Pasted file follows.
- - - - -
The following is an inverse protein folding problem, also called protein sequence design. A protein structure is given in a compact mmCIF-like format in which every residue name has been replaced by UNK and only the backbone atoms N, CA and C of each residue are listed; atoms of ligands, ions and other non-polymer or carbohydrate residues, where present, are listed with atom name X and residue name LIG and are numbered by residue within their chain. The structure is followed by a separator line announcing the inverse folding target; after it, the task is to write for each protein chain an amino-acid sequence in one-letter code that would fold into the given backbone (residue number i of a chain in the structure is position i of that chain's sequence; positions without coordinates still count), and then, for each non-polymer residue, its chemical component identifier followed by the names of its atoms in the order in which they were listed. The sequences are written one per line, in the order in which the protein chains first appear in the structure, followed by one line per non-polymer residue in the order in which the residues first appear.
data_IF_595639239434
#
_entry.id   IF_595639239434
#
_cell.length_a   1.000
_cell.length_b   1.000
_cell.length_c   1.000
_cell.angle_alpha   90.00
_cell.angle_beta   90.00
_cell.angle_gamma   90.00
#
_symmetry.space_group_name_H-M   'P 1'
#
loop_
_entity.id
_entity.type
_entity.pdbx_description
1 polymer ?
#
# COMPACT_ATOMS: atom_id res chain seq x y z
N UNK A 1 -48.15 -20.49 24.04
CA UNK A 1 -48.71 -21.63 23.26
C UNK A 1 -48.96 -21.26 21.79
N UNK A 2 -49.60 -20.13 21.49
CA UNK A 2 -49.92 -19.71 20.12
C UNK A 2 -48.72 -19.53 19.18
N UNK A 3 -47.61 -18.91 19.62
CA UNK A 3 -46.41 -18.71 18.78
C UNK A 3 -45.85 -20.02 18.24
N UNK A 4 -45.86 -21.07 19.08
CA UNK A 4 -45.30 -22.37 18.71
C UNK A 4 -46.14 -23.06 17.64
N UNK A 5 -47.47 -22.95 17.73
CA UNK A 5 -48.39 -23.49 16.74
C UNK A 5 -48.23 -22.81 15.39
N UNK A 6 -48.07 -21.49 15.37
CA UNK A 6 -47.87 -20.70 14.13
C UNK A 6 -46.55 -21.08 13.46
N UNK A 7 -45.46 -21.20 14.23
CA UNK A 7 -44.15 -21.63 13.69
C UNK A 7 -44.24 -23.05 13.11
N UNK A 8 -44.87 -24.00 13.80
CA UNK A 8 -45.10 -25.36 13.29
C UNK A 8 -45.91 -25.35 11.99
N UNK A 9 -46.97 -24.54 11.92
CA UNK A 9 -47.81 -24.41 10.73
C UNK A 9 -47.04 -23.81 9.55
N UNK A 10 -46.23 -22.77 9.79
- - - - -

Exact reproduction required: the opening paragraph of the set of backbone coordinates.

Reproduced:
The following is an inverse protein folding problem, also called protein sequence design. A protein structure is given in a compact mmCIF-like format in which every residue name has been replaced by UNK and only the backbone atoms N, CA and C of each residue are listed; atoms of ligands, ions and other non-polymer or carbohydrate residues, where present, are listed with atom name X and residue name LIG and are numbered by residue within their chain. The structure is followed by a separator line announcing the inverse folding target; after it, the task is to write for each protein chain an amino-acid sequence in one-letter code that would fold into the given backbone (residue number i of a chain in the structure is position i of that chain's sequence; positions without coordinates still count), and then, for each non-polymer residue, its chemical component identifier followed by the names of its atoms in the order in which they were listed. The sequences are written one per line, in the order in which the protein chains first appear in the structure, followed by one line per non-polymer residue in the order in which the residues first appear.